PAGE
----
In brief - How will commercial property perform in 2021? What are the opportunities and risks for sales and leases? How can you avoid zombies and phoenixes? How can commercial agents maximise the opportunities of the post-COVID market?
This conversation is part 1 of a 2-part series with Partner Rhett Oliver. It is an extract from a recent webinar he attended in which these questions were explored.
What has your experience been like in dealing with commercial tenant and ownership disputes during COVID?
Through those initial lock-down periods, our leasing teams worked around the clock acting predominantly for landlords on rent relief requests as well as acting for some larger corporate tenants on rent waivers and relief requests.
We're now coming to the end of some of those negotiations that didn't quite result in an agreement, where they're going through the formal dispute resolution processes that were imposed under the relevant regulations which adopted the Code.
Although insolvencies were down 58% in Q4 2020 compared to 2019, some of the things that have been keeping businesses alive such as JobKeeper, temporary changes to insolvency laws, and the banks' deferrals of loans are ending and we're going to see some fallout coming as of the end of March.
What's the most effective way to terminate a commercial tenancy in this marketplace? Are agents still able to bring in the locksmiths?
There are some recent changes to the insolvency laws, which effectively means that for leases post- July 2018, insolvency as an event of default can't be acted upon. For these leases, the only way that you'd be able to bring in a locksmith is after a normal event of default has occurred under the lease and the appropriate statutory notices have been issued, and those breaches haven't been remedied.
For leases pre-July 2018, in certain circumstances where there has been an insolvency event, the landlord will technically still be able to terminate those leases. Despite this, it's advisable that the appropriate statutory notices have been issued.
What are zombie businesses or phoenix businesses and how much of a risk do they pose?
A "phoenix" company or "phoenix" activities rely upon this concept of corporations having their own legal personality and also having limited liability.
The most common type of phoenix activity is where directors cause the transfer of assets from an insolvent company whilst carrying on a business to the newly incorporated company whose purpose is to operate that same business. The struggling company is usually liquidated not long after the asset transfer, which ultimately results in creditors never being re-paid their debt. Phoenix activity usually involves directors breaching a number of their duties under the Corporations Act, which then potentially results in civil penalties, personal liability of those directors, and criminal liability.
A zombie business is a business or entity that can only meet certain immediate financial obligations and is unable to pay down debt or make other big capital investment requirements for their relevant business.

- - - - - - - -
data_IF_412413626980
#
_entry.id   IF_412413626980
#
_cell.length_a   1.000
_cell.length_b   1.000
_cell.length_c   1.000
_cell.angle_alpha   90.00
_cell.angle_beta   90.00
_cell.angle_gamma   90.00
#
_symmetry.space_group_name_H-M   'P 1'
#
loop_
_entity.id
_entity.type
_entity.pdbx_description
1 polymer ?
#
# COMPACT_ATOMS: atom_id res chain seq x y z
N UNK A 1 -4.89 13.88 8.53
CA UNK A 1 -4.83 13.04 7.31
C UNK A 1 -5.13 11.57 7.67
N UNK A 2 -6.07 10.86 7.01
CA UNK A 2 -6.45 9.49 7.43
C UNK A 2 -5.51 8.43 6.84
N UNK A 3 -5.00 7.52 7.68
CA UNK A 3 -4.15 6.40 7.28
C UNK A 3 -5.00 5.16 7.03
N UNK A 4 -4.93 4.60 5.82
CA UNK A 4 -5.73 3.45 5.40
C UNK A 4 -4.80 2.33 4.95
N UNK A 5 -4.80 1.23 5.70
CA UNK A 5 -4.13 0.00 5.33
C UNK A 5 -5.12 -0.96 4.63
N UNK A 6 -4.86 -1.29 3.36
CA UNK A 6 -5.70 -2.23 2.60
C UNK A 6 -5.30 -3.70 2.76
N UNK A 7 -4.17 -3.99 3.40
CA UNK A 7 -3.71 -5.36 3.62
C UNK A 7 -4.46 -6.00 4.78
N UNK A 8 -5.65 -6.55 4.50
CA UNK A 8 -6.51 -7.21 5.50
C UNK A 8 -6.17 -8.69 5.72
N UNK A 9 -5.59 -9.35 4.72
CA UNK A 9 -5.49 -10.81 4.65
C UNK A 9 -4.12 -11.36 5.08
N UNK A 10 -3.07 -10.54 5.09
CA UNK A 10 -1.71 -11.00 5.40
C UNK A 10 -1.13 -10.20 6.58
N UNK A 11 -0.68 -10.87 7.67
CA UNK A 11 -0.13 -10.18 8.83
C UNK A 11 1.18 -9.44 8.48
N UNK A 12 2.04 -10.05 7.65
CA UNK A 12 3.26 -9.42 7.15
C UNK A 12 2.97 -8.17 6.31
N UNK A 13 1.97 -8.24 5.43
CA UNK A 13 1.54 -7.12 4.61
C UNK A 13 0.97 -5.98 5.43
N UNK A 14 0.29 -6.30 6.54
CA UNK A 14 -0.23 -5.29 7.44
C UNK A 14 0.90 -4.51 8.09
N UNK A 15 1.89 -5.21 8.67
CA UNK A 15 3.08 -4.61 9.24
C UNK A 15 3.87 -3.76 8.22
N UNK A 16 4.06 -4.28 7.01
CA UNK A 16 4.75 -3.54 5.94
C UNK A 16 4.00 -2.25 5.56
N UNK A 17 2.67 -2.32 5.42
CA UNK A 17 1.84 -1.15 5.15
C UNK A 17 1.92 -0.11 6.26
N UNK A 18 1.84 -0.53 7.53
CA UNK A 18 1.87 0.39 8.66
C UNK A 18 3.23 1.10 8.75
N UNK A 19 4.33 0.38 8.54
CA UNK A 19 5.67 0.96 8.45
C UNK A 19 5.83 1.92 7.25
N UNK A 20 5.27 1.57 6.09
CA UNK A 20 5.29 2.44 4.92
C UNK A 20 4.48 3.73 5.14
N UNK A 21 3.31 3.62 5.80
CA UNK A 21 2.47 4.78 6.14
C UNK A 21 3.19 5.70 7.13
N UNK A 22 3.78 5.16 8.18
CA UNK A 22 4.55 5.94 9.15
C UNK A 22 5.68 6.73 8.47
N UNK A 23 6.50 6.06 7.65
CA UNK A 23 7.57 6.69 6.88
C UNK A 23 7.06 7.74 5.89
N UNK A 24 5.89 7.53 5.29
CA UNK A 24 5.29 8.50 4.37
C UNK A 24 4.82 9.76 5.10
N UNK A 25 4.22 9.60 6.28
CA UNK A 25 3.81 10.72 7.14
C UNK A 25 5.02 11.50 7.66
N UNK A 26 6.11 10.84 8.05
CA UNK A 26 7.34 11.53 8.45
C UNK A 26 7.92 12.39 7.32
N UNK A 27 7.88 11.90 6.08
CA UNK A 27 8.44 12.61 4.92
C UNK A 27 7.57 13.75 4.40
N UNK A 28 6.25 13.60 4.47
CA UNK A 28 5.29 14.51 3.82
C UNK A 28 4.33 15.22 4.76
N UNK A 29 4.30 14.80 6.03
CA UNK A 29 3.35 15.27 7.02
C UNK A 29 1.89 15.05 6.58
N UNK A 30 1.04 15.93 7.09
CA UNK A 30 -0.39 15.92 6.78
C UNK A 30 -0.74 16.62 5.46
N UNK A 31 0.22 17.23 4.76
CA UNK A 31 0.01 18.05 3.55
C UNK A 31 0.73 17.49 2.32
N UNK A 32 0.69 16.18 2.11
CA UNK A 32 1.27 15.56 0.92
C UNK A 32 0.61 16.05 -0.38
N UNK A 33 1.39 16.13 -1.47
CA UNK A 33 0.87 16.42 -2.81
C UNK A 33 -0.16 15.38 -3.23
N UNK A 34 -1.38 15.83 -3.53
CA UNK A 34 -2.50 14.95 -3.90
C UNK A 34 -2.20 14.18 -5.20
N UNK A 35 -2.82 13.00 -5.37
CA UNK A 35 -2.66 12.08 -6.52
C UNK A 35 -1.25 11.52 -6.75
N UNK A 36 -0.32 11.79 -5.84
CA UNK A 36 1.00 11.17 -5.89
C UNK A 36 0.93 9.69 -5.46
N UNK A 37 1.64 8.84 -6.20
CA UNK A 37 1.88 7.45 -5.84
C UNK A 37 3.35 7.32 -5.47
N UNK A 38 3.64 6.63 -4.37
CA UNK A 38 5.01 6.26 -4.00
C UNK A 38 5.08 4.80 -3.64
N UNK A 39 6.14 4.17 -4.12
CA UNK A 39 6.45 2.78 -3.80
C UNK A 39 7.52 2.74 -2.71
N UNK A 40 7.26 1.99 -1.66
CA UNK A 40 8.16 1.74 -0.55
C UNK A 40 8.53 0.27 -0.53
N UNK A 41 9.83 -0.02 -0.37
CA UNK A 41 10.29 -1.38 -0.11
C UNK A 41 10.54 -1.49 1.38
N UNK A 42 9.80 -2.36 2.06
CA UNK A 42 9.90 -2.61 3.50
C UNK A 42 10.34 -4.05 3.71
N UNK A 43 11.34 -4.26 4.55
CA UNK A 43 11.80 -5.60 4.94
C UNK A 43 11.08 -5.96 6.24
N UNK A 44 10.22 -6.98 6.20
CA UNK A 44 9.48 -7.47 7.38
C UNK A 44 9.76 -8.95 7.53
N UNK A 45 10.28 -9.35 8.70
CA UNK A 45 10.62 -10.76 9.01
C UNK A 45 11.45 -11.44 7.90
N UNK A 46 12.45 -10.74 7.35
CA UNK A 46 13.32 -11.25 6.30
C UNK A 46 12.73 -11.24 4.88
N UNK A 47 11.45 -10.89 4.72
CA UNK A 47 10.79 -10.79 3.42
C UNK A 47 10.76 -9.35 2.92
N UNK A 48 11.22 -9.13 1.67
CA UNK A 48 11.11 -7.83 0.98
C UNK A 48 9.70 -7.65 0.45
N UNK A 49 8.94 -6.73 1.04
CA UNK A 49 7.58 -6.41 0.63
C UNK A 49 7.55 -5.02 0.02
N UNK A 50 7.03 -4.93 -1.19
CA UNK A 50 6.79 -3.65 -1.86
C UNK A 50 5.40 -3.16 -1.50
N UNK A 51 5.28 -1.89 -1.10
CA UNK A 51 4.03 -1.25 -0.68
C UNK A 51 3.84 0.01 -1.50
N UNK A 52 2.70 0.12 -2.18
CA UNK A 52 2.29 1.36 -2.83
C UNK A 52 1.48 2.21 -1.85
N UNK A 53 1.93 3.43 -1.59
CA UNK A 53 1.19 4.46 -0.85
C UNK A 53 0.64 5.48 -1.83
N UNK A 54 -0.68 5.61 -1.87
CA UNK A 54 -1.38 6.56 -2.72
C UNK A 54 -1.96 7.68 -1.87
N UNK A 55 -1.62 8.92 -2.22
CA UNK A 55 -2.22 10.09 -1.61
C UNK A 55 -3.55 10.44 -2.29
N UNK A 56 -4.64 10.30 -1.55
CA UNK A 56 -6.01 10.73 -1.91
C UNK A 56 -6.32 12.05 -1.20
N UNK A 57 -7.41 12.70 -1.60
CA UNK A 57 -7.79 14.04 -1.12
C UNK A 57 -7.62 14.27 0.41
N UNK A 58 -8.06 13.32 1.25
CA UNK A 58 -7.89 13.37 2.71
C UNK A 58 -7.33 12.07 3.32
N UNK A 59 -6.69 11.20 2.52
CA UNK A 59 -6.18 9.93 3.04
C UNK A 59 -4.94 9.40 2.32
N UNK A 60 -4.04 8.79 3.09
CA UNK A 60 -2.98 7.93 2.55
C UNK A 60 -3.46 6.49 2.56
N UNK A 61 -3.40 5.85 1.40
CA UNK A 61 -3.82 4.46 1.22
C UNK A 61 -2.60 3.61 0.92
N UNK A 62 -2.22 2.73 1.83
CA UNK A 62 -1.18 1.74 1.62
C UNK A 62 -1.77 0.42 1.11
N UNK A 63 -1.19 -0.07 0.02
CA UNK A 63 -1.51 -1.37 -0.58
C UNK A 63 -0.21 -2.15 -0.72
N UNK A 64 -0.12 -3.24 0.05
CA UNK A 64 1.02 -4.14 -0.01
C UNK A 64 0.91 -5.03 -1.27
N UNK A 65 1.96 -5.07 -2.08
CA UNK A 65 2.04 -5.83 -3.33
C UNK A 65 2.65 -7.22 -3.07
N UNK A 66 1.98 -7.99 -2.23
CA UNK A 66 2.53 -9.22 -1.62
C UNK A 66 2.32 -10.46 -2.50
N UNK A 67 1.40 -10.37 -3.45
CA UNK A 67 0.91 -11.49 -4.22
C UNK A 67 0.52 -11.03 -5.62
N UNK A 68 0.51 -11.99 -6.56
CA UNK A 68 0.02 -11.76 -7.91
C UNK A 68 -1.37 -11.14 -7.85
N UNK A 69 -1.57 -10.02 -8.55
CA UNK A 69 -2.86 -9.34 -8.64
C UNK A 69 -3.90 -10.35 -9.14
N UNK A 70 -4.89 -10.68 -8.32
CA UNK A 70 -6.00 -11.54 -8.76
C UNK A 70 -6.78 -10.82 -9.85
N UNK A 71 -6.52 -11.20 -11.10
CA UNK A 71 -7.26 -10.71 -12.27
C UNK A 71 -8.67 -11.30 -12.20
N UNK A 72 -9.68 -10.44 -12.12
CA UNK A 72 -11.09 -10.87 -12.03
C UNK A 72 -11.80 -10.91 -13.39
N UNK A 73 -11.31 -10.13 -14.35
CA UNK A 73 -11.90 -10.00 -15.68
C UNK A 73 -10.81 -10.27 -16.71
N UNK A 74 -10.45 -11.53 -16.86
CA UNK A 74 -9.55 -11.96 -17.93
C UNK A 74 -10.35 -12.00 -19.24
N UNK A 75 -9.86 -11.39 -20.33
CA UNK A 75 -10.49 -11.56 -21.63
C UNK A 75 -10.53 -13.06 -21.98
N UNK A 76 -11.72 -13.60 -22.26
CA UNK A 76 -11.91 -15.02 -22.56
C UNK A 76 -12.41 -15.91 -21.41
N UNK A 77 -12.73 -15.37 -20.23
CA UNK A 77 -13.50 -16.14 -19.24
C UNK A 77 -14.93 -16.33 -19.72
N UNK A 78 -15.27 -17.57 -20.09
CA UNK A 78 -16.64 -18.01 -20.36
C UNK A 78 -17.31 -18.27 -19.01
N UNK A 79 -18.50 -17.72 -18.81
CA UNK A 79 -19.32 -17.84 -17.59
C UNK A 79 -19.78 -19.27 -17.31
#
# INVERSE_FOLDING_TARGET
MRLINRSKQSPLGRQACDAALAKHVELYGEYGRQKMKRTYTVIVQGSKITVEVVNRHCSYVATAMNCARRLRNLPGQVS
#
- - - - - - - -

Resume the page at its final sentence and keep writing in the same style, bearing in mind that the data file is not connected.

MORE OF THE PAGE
Many commentators are saying that businesses that are on life support wouldn't be around anymore without initiatives such as the government stimulus or Job Keeper, and the mandated rent relief and rent waivers that came out of the mandatory code of conduct. And also, things like the temporary insolvency laws about extending the periods for non-compliance and bankruptcy. In a way, they are sheltering under these initiatives and it's propping them up.
If you're a landlord or a real estate agent, how do you know if you're dealing with a phoenix or zombie business? What are the signs?
This is one of the big challenges. A zombie conjures up this awful image of some semi-dead person, something that's easy to identify as being problematic. Unfortunately, zombie businesses are far less easy to identify.
Some of the signs to look out for are failures to pay amounts that are due and owing on time, whether it's rent or outgoings under a lease, failures to perform repair maintenance covenants under the lease, or if things are starting to fall into disrepair, or there are drops in turnover where there's turnover rent arrangements in place and financial reporting.
Another red flag for property managers concerning business activities is if there has been a big reduction in employees or they've ceased trading, and a reluctance to provide financial information if requested.
It's also worth keeping an eye on strange tenant behaviour. This may get into some of that phoenix activity where if tenants are asking a landlord to consent to an assignment of a lease to new entities with the same names but different ACNs or where they're asking landlords to consent to financiers taking additional security interests or mortgages over the lease.
In [part 2] of our series, Rhett talks about the fiduciary duties and legal obligations commercial real estate agents have to protect their clients.
This is commentary published by Colin Biggers & Paisley for general information purposes only. This should not be relied on as specific advice. You should seek your own legal and other advice for any question, or for any specific situation or proposal, before making any final decision. The content also is subject to change. A person listed may not be admitted as a lawyer in all States and Territories. © Colin Biggers & Paisley, Australia 2024.